News

    IMF: Financial Stability Improved, but Not Assured Long-term

    This handout photo provided by the International Monetary Fund (IMF) shows the IMFs Financial Counselor and Director Jose Vinals, left, and Deputy Director Robert Sheehy during the Global Financial Stability Report News Conference, April 13, 2011, at IMF
    This handout photo provided by the International Monetary Fund (IMF) shows the IMFs Financial Counselor and Director Jose Vinals, left, and Deputy Director Robert Sheehy during the Global Financial Stability Report News Conference, April 13, 2011, at IMF

    The International Monetary Fund said that global financial stability has improved over the last several months with the easing of the European debt crisis, but not so much as to ensure long-term economic growth.

    An IMF senior official, Jose Vinals, said Wednesday in Washington that a new financial bailout for Greece and a European rescue fund for future financial emergencies have eased global financial concerns. But he said the gains are tenuous.

    "These actions and policies have brought much-needed relief to financial markets since the peak of the crisis late last year," said Vinals. "But it is too soon to say that we have exited the crisis, because lasting stability is not yet ensured."

    "Indeed," he added, "we have been reminded in recent weeks that sentiment can quickly shift and rekindle sovereign financing stress, leaving many sovereigns and banking systems caught in a vicious circle."

    The fragile nature of the European economy was underscored in Italy, with the Italian government warning that the country's recession is deeper than predicted earlier. Rome said Italy's economy would shrink 1.2 percent this year and that the national budget would not be balanced until 2015, two years later than originally planned.

    Vinals said European banks remain vulnerable to new financial pressures. He said their assets could shrink in the next two years by more than $2 trillion, leaving them with less money to lend and hindering the continent's economic growth.

    In addition, Vinals said that the United States, with the world's largest economy, and Japan each need to forge a political consensus to cut deficit spending by their governments that threatens economic advances on a broader scale throughout the world.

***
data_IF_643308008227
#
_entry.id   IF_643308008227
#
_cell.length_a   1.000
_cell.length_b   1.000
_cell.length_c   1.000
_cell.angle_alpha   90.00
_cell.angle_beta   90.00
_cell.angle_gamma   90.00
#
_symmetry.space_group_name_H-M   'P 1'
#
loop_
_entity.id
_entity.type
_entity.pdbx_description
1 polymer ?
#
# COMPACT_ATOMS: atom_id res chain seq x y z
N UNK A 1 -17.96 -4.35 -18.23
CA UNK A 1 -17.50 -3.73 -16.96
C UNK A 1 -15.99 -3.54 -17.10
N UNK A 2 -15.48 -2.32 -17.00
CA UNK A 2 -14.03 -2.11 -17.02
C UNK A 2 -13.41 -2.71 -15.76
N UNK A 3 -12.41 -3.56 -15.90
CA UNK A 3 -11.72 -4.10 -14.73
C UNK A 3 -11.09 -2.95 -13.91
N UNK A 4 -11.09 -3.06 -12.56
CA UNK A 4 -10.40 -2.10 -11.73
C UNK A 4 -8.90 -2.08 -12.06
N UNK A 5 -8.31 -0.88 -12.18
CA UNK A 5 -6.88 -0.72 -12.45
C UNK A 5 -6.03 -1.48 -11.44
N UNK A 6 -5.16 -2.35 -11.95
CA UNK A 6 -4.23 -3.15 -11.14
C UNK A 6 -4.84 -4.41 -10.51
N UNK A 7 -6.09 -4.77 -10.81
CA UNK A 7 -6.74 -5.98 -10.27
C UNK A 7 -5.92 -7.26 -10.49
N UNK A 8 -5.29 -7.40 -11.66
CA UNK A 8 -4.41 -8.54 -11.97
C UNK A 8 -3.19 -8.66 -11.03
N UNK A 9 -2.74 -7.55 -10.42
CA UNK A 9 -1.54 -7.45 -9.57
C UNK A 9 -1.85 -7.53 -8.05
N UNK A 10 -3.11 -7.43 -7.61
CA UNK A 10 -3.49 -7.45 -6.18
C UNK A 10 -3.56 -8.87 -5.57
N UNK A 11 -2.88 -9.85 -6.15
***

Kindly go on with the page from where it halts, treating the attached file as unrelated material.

"Unaddressed fiscal challenges in the United States and Japan represent latent risks to global stability," Vinals added. "Both countries have yet to forge a much-needed political consensus for medium-term deficit reductions. The United States is also grappling with high household debt burdens and an overhang of home foreclosures."

    Vinals called on European leaders to create a "more and better Europe," with greater economic integration throughout the 17-nation euro currency bloc. He acknowledged that heightened European unity would be "politically difficult," but said that it was necessary to end the threat of financial instability.

    This forum has been closed.
    Comment Sorting
    Comments
         
    by: NVO
    April 19, 2012 8:49 AM
    NEW WORLD ORDER rising!

    by: NVO
    April 18, 2012 11:01 AM
    Soon all of these NEW WORLD ORDER DRONES will be pushing for Revelation 13:16. Do NOT be deceived. The Rothschilds, The Rockefellers, The Clintons, are just a few whom are in the drivers seat.

    Featured Videos

    Your JavaScript is turned off or you have an old version of Adobe's Flash Player. Get the latest Flash player.
    Brexit Vote Plunges Global Markets Into Unchartered Territoryi
    X
    June 24, 2016 9:38 PM
    British voters plunged global markets into unknown territory after they voted Thursday to leave the European Union. The results of the Brexit vote, the term coined to describe the referendum, caught many off guard. Analysts say the resulting volatility could last for weeks, perhaps longer. Mil Arcega reports.
    Video

    Video Brexit Vote Plunges Global Markets Into Unchartered Territory

    British voters plunged global markets into unknown territory after they voted Thursday to leave the European Union. The results of the Brexit vote, the term coined to describe the referendum, caught many off guard. Analysts say the resulting volatility could last for weeks, perhaps longer. Mil Arcega reports.
    Video

    Video Orlando Shooting Changes Debate on Gun Control